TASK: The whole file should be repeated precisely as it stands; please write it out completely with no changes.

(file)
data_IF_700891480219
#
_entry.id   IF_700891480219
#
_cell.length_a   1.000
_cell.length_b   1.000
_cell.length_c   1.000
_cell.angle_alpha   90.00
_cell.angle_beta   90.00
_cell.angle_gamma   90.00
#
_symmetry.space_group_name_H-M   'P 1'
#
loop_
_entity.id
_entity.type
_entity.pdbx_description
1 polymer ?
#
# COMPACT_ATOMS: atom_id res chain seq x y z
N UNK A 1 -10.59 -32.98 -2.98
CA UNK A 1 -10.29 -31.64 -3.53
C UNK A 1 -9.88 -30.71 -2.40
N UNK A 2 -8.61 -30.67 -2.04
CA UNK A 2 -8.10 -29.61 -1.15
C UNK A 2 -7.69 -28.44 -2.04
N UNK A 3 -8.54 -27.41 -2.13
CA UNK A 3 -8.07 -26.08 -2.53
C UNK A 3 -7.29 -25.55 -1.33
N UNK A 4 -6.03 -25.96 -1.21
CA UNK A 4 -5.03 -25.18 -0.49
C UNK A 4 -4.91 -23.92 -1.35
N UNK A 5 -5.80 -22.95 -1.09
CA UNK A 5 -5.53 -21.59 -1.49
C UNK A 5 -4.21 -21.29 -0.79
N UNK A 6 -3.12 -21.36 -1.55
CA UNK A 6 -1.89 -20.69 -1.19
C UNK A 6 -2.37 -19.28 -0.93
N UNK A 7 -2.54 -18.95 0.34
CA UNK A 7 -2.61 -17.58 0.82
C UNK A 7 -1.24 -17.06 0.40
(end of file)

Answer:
data_IF_700891480219
#
_entry.id   IF_700891480219
#
_cell.length_a   1.000
_cell.length_b   1.000
_cell.length_c   1.000
_cell.angle_alpha   90.00
_cell.angle_beta   90.00
_cell.angle_gamma   90.00
#
_symmetry.space_group_name_H-M   'P 1'
#
loop_
_entity.id
_entity.type
_entity.pdbx_description
1 polymer ?
#
# COMPACT_ATOMS: atom_id res chain seq x y z
N UNK A 1 -10.59 -32.98 -2.98
CA UNK A 1 -10.29 -31.64 -3.53
C UNK A 1 -9.88 -30.71 -2.40
N UNK A 2 -8.61 -30.67 -2.04
CA UNK A 2 -8.10 -29.61 -1.15
C UNK A 2 -7.69 -28.44 -2.04
N UNK A 3 -8.54 -27.41 -2.13
CA UNK A 3 -8.07 -26.08 -2.53
C UNK A 3 -7.29 -25.55 -1.33
N UNK A 4 -6.03 -25.96 -1.21
CA UNK A 4 -5.03 -25.18 -0.49
C UNK A 4 -4.91 -23.92 -1.35
N UNK A 5 -5.80 -22.95 -1.09
CA UNK A 5 -5.53 -21.59 -1.49
C UNK A 5 -4.21 -21.29 -0.79
N UNK A 6 -3.12 -21.36 -1.55
CA UNK A 6 -1.89 -20.69 -1.19
C UNK A 6 -2.37 -19.28 -0.93
N UNK A 7 -2.54 -18.95 0.34
CA UNK A 7 -2.61 -17.58 0.82
C UNK A 7 -1.24 -17.06 0.40